By Don Thompson, The Associated Press
Mercury Insurance Co. is ending its two-decade fight with California regulators over extra fees charged to consumers by accepting pay the state more than $41 million, authorities said Wednesday. California Insurance Coverage Commissioner Ricardo Lara said it’s the biggest property and casualty charge and interest payment in the history of the state Insurance Department.
The settlement followed the state Supreme Court last month decreased to hear the company’s appeal from a lower court decision.
The company said it is the fourth biggest private passenger auto insurer in California, with properties over $4 billion. It also offers auto insurance in Arizona, Florida, Georgia, Illinois, Nevada, New Jersey, New York, Oklahoma, Texas and Virginia.
A state appeals court in May reinstated a $27.6 million great issued to Mercury by the Department of Insurance in 2015 for supposedly charging its consumers unlawful fees.
The department said Mercury allowed automobile insurance agents to charge up to $150 in unapproved fees on top of state-approved premiums. That cost customers more than $27 million in fees on more than 180,000 deals from 1999 to 2004, the department said, though Mercury argued that the expenses were legal broker fees.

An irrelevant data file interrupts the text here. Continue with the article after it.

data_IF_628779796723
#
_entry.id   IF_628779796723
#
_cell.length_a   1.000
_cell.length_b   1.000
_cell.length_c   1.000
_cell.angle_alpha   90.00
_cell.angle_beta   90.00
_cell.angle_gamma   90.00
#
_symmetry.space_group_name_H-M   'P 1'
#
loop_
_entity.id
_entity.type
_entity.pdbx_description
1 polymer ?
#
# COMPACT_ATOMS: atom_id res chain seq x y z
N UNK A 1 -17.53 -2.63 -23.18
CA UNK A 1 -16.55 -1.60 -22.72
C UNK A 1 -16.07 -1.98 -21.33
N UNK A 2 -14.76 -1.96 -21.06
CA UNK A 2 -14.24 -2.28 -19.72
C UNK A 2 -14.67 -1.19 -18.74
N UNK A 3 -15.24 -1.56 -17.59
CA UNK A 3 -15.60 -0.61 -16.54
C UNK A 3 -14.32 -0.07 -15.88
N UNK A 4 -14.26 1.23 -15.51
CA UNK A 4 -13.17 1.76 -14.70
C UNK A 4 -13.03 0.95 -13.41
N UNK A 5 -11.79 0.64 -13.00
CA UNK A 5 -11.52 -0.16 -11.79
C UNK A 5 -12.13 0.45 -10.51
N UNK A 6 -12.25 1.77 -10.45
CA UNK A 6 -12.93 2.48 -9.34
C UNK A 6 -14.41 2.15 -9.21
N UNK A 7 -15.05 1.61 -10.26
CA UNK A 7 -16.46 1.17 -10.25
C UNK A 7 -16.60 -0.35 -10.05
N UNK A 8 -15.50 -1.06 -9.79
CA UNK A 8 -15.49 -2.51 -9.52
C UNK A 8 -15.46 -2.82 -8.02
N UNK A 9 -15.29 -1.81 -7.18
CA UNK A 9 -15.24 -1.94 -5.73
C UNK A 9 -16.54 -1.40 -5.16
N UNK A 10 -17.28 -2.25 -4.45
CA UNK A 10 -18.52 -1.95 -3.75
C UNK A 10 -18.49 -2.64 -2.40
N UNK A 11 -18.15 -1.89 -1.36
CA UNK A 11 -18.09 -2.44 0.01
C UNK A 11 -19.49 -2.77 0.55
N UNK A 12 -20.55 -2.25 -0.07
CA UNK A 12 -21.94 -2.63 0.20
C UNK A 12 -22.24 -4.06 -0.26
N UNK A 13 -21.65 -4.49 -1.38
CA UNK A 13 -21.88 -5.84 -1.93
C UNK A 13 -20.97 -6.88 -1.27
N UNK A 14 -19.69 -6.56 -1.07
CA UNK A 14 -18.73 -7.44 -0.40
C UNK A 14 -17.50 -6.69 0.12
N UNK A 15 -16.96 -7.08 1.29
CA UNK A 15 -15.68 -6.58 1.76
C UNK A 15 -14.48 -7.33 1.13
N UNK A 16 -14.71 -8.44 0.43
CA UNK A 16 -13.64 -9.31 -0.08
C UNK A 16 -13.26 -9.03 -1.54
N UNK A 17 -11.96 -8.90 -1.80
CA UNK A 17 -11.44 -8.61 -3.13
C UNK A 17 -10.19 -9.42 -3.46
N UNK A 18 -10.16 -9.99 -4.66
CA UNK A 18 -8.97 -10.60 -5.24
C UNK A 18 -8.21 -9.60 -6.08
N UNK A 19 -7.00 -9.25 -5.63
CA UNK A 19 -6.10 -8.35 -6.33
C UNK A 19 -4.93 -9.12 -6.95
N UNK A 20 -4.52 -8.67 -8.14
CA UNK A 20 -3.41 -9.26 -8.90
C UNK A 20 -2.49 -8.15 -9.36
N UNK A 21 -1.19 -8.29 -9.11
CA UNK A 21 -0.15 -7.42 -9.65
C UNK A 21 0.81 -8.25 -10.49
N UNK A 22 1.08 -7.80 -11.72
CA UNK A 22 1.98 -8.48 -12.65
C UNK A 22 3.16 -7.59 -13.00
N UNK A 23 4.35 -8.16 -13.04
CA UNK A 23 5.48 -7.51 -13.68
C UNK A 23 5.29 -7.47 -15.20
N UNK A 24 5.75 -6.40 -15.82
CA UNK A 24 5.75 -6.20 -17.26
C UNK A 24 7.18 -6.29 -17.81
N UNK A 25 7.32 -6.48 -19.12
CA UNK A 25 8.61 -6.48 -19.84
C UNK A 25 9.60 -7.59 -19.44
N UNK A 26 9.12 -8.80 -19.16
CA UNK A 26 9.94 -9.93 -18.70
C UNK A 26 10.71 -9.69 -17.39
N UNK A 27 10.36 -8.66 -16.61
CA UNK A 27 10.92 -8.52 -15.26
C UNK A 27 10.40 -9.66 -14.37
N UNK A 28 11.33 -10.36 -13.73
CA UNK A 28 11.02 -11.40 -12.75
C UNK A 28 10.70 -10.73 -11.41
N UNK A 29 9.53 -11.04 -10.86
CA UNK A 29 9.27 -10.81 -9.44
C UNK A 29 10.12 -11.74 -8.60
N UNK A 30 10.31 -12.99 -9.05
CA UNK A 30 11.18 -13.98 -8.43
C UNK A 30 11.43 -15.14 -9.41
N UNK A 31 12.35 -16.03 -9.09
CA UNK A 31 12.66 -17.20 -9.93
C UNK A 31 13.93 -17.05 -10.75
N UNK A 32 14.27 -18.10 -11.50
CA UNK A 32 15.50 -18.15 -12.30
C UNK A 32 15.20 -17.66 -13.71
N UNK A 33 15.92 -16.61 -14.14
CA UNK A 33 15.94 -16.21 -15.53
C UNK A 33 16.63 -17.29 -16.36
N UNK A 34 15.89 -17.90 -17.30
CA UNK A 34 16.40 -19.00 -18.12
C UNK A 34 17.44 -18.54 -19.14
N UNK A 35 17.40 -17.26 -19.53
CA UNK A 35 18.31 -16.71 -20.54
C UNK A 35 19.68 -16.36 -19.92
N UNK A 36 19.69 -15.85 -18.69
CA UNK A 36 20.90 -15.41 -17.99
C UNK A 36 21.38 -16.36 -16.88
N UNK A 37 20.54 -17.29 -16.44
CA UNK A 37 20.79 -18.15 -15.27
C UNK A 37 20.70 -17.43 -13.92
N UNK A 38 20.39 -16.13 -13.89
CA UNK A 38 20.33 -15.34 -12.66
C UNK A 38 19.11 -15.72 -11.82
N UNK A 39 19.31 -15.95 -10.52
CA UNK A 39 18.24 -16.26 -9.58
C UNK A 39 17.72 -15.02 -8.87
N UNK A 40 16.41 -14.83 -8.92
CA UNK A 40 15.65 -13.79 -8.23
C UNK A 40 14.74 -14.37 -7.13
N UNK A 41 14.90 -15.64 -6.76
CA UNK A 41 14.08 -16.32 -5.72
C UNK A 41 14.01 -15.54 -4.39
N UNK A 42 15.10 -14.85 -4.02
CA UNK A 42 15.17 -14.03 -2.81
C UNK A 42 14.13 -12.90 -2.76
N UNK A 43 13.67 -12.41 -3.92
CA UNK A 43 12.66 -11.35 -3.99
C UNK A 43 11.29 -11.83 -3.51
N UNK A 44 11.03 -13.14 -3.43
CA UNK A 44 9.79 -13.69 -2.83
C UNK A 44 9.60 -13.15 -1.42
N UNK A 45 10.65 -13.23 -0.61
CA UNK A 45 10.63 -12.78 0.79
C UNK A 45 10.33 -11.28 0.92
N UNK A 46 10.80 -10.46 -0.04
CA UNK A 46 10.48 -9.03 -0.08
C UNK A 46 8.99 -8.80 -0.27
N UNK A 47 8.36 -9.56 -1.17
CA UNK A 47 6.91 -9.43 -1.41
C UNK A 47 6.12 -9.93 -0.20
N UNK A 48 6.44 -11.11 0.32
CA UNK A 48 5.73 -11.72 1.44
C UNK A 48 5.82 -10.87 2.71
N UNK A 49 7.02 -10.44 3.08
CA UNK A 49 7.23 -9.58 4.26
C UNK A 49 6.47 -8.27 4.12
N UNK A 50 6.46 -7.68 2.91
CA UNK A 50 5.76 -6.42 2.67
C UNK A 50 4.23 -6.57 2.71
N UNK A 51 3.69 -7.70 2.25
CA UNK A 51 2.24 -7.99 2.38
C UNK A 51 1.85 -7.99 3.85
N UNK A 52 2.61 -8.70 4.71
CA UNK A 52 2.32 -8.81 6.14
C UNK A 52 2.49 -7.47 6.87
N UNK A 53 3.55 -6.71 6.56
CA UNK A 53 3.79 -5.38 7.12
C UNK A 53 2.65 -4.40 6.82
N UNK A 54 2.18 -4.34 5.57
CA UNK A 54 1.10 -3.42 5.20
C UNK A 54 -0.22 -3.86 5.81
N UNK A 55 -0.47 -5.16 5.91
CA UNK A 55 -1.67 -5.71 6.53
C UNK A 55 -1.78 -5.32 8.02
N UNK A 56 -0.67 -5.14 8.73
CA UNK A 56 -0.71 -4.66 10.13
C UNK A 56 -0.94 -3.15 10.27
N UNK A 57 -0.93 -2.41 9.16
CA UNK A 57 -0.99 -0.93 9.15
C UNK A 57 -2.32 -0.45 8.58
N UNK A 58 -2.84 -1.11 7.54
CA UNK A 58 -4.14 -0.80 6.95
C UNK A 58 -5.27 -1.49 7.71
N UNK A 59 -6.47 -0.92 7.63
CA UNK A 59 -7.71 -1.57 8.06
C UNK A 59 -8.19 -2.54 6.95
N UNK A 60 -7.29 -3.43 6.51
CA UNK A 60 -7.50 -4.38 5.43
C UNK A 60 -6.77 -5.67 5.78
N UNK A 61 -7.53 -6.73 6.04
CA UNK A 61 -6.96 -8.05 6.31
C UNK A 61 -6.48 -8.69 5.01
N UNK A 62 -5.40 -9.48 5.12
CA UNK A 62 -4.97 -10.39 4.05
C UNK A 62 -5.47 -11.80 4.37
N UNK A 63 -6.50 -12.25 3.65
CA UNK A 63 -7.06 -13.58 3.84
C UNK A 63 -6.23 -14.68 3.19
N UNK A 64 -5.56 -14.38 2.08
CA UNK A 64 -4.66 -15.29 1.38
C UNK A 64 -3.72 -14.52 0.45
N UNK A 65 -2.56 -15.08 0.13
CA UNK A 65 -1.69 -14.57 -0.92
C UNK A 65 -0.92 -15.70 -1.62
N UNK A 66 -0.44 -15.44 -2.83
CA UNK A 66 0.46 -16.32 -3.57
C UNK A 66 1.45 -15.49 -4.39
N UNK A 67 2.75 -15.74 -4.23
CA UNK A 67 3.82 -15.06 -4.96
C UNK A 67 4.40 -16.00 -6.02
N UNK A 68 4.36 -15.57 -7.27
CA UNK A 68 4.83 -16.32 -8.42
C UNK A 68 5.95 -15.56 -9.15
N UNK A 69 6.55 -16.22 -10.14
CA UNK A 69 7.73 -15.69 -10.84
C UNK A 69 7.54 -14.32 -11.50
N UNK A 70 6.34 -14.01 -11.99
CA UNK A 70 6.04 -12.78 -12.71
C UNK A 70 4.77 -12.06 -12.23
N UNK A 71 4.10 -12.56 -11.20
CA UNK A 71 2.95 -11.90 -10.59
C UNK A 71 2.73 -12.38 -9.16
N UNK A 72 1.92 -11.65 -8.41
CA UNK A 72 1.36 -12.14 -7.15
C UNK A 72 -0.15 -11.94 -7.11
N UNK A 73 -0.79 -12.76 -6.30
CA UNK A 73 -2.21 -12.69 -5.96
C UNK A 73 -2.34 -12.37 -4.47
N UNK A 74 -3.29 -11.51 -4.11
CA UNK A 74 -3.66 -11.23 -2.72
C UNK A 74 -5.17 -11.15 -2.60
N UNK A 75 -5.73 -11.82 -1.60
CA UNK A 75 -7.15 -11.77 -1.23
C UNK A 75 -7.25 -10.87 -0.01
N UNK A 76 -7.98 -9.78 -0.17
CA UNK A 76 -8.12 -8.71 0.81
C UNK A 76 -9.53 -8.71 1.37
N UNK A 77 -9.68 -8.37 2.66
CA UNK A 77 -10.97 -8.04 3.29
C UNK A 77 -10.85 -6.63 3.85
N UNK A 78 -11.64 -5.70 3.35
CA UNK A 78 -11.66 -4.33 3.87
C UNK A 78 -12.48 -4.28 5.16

A judge in Southern California’s Orange County overturned the fine in 2016, however the state’s 4th District Court of Appeal ruled that Mercury agents were not brokers and as an outcome might not charge the fees.
The company defended its actions Wednesday, calling the appeals court decision “a unprecedented and poorly-reasoned viewpoint.” It also said in a declaration that the fees at the heart of the disagreement were collected by independent agents, not Mercury, and had been divulged to consumers.
Mercury included that it “decided to put an end to this 20-year-old plus disagreement in the very best interests of its consumers, workers and other stakeholders.”
Lara said the company advertised that its rates were lower than contending insurer, though they were really greater since of the alleged unlawful fees. That gave agents an incentive to position policies with Mercury, even if a competitor’s policy would have been less expensive for customers.
“Mercury’s unlawful actions misguided customers and undercut rivals, which gave them an unfair advantage in the insurance marketplace,” Lara said in a declaration.
The $41.2 million settlement consists of $8.1 million in interest plus an additional $5.5 million payment to settle a claims of false advertising that had not yet gone to trial, Lara said.
“This was a hard battled legal fight to protect customers … and ensure all insurers play by the rules in California. No insurance company is above the law,” Lara said.
Mercury said the actual great examined to close the case is $500,000 since it currently paid the initial fine of $27.6 million and the rest was for interest and expenses connected with the case.
The majority of the cash will go to California’s basic fund. Almost $5 million will go to reimburse an unique insurance fund utilized to implement state insurance laws, indicating Mercury paid the state’s legal and court expenses, Lara said.Source: ocregister.com